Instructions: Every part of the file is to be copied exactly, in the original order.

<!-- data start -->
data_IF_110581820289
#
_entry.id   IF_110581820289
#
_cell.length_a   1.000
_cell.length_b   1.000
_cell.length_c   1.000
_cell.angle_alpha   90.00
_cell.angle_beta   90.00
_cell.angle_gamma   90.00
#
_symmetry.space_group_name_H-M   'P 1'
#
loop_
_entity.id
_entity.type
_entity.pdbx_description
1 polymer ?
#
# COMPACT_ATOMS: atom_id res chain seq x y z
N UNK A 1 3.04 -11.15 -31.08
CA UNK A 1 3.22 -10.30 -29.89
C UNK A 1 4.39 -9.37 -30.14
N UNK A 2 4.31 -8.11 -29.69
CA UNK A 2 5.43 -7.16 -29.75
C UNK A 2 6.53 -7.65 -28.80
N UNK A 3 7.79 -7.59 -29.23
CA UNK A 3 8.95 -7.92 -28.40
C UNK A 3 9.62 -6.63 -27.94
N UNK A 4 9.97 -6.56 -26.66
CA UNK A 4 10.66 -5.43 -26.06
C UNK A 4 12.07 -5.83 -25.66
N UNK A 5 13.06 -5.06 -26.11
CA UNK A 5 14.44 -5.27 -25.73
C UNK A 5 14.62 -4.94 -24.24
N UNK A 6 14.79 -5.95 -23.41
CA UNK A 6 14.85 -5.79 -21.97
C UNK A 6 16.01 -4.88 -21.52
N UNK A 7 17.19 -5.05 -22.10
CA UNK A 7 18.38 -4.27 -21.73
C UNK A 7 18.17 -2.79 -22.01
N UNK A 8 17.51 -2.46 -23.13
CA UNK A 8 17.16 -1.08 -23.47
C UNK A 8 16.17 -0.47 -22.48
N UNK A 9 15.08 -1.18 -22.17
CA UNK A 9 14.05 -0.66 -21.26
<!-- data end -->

data_IF_110581820289
#
_entry.id   IF_110581820289
#
_cell.length_a   1.000
_cell.length_b   1.000
_cell.length_c   1.000
_cell.angle_alpha   90.00
_cell.angle_beta   90.00
_cell.angle_gamma   90.00
#
_symmetry.space_group_name_H-M   'P 1'
#
loop_
_entity.id
_entity.type
_entity.pdbx_description
1 polymer ?
#
# COMPACT_ATOMS: atom_id res chain seq x y z
N UNK A 1 3.04 -11.15 -31.08
CA UNK A 1 3.22 -10.30 -29.89
C UNK A 1 4.39 -9.37 -30.14
N UNK A 2 4.31 -8.11 -29.69
CA UNK A 2 5.43 -7.16 -29.75
C UNK A 2 6.53 -7.65 -28.80
N UNK A 3 7.79 -7.59 -29.23
CA UNK A 3 8.95 -7.92 -28.40
C UNK A 3 9.62 -6.63 -27.94
N UNK A 4 9.97 -6.56 -26.66
CA UNK A 4 10.66 -5.43 -26.06
C UNK A 4 12.07 -5.83 -25.66
N UNK A 5 13.06 -5.06 -26.11
CA UNK A 5 14.44 -5.27 -25.73
C UNK A 5 14.62 -4.94 -24.24
N UNK A 6 14.79 -5.95 -23.41
CA UNK A 6 14.85 -5.79 -21.97
C UNK A 6 16.01 -4.88 -21.52
N UNK A 7 17.19 -5.05 -22.10
CA UNK A 7 18.38 -4.27 -21.73
C UNK A 7 18.17 -2.79 -22.01
N UNK A 8 17.51 -2.46 -23.13
CA UNK A 8 17.16 -1.08 -23.47
C UNK A 8 16.17 -0.47 -22.48
N UNK A 9 15.08 -1.18 -22.17
CA UNK A 9 14.05 -0.66 -21.26